Newton needs help to succeed in Carolina

The Sports Xchange
The SportsXchange

SPARTANBURG, S.C. -- Entering his third NFL season, Carolina Panthers quarterback Cam Newton has plenty to prove.
Even though he set a handful of records his first couple years, the main stat that defines Newton is the Panthers 13-19 record since 2011.
When Dave Gettleman was asked this week if Newton was the quarterback the team should build around, the first-year general manager paused, and then answered, "Yes, he is. But now it's time to win."
Gettleman at once praises Newton and believes his accomplishments are often overlooked, but is specific about the bottom-line issue.
"Cam has had the best two years of any rookie quarterback in NFL history," Gettleman said, sort of extending the meaning of a rookie year. "And everybody talks about the other young (quarterbacks). What he's done has been completely lost in the sauce because of the elephant in the room -- the 13-19 record."
But for Newton to be successful, the parts around him have to provide a significant amount of help. To many, some of his growth was stunted by former offensive coordinator Rob Chudzinski, who ran too much of the Panthers offense through his young quarterback.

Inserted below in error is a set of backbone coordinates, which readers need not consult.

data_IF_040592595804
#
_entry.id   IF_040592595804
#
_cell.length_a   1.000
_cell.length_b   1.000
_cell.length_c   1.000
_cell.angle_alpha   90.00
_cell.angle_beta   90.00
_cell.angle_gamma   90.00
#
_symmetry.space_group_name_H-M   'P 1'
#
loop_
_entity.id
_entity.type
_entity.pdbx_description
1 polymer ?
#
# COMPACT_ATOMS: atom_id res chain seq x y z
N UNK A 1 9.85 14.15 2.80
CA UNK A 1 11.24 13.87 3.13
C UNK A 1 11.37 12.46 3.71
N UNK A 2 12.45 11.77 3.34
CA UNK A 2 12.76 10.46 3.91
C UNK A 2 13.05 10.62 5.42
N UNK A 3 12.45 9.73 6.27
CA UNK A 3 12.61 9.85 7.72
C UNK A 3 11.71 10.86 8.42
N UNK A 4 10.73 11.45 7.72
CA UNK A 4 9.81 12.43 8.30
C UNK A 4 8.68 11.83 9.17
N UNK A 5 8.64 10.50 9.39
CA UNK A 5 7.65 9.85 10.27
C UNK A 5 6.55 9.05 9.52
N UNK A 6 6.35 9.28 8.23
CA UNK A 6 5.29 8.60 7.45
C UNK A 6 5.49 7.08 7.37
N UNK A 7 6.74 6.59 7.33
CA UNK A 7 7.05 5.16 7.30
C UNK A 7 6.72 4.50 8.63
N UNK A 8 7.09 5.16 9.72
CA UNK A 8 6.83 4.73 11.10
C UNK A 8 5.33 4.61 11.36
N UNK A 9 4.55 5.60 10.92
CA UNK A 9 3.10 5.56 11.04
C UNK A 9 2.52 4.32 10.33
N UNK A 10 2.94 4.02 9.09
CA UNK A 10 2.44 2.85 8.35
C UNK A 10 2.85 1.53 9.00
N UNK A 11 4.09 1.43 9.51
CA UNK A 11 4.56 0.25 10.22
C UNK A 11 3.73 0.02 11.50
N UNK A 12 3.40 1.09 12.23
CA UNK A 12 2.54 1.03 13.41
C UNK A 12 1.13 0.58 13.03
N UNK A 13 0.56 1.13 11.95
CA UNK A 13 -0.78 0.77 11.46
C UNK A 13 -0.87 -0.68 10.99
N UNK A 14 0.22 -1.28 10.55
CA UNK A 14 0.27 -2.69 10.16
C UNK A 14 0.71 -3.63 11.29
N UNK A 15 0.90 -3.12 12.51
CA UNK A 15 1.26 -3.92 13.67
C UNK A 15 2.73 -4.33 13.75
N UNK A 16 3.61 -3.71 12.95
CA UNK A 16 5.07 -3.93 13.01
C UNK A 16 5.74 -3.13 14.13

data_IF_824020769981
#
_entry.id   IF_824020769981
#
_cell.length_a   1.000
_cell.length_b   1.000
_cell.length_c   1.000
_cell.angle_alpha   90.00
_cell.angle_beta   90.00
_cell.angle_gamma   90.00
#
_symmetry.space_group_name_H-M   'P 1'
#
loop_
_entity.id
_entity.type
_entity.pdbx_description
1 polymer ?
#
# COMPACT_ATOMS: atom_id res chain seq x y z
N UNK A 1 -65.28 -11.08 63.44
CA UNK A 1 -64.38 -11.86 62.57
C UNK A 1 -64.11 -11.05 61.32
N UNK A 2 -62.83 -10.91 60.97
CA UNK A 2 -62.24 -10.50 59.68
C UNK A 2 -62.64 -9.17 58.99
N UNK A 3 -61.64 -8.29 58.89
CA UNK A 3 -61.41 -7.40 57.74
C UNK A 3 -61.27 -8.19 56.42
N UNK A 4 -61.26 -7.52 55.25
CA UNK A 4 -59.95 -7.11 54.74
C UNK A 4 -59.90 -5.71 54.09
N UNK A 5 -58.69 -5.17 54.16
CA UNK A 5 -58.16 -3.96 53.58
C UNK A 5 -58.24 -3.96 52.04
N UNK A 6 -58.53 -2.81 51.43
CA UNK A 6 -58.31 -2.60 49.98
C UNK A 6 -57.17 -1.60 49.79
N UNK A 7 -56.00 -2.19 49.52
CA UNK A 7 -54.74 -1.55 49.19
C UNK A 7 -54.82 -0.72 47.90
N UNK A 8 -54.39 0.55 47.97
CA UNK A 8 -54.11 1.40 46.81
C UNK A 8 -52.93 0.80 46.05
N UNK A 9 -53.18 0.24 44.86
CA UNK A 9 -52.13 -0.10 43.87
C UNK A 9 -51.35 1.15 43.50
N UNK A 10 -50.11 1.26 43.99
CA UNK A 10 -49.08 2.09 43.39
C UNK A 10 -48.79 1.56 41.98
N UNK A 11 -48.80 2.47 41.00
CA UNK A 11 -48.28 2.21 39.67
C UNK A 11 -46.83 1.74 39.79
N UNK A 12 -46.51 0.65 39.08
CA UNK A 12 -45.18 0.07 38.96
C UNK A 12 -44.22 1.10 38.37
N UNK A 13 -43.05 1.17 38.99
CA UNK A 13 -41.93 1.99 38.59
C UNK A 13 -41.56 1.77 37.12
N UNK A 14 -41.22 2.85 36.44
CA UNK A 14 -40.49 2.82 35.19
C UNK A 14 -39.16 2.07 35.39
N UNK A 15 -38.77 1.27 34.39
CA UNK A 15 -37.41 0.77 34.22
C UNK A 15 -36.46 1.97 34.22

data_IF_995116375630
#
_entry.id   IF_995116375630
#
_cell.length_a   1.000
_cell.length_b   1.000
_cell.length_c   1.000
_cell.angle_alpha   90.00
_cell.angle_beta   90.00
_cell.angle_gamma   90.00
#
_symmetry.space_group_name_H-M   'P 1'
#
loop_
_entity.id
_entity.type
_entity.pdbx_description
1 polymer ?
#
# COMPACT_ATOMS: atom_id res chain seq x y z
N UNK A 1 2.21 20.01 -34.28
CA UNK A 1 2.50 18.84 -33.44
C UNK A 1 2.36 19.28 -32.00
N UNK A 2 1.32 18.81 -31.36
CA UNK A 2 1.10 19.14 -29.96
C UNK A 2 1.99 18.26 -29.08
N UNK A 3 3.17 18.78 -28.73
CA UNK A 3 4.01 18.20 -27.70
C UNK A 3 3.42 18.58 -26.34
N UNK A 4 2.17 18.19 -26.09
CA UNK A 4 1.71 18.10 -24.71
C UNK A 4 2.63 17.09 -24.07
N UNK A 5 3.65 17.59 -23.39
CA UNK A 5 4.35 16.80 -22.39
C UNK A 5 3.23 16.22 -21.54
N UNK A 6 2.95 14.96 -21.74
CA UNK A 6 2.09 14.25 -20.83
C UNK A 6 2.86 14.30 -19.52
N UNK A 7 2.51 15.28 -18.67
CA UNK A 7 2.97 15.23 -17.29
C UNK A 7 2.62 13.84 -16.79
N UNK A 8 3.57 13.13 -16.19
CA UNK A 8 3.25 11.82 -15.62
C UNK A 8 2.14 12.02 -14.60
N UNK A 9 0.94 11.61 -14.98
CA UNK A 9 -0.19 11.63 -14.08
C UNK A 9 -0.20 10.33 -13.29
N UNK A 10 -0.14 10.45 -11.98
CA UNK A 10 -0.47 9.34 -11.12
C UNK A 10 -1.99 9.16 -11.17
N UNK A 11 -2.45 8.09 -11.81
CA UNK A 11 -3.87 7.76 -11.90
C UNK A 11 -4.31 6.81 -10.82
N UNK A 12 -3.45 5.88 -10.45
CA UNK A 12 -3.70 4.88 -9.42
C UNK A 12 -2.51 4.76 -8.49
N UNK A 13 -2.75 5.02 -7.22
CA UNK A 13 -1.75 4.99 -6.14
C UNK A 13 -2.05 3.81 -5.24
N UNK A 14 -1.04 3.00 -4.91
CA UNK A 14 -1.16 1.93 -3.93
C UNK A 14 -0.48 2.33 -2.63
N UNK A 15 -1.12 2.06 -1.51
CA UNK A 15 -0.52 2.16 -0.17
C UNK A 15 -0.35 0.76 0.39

Besides needing new offensive coordinator Mike Shula to realize Carolina has a talented stable of running backs that can handle much of the offensive load, Newton would benefit immensely by the emergence of at least one more weapon in the passing game.
Wide receiver Steve Smith and tight end Greg Olsen are very good 1/1A options, but the Panthers offense would be much more formidable if a guy like fourth-year wideout Brandon LaFell could improve significantly on his 44-catch, 667-yard, four-touchdown 2012 season.
With LaFell locked into the No. 2 spot, free agent signees Domenik Hixon and Ted Ginn were expected to battle for the No. 3 role. But after very solid OTAs and minicamp, the previously disappointing Armanti Edwards has continued to impress during camp.
During a recent practice in which Smith sat out, Edwards was used as the second receiver during team drills. And the former college quarterback, who many thought would be cut over the past couple seasons, continues to make some eye-catching receptions.
"I'm really excited to see him when we get to actually playing the football games in the preseason," Rivera said. "And I hope it does translate because he's earned it."
While the Panthers desperately need at least one guy from the LaFell, Hixon, Ginn and Edwards group to emerge this season, the fact remains no wideout is as essential as Smith.
The 34-year old is entering his 13th NFL season, but he surprisingly hasn't lost the bulk of his speed or explosiveness.
So what's been his secret to sticking around so long? He credits good genes and a diet of organic foods.
"What I'm doing at 34, there are GM's hoping and praying they can draft a guy that can do what I'm doing," Smith said.
As the clock winds down toward Carolina's new season, there's plenty of folks praying Smith can keep doing what he's been doing. And perhaps there's no one hoping as much as Carolina's young quarterback and new GM.

--Team correspondents for The Sports Xchange contributed material for this story.

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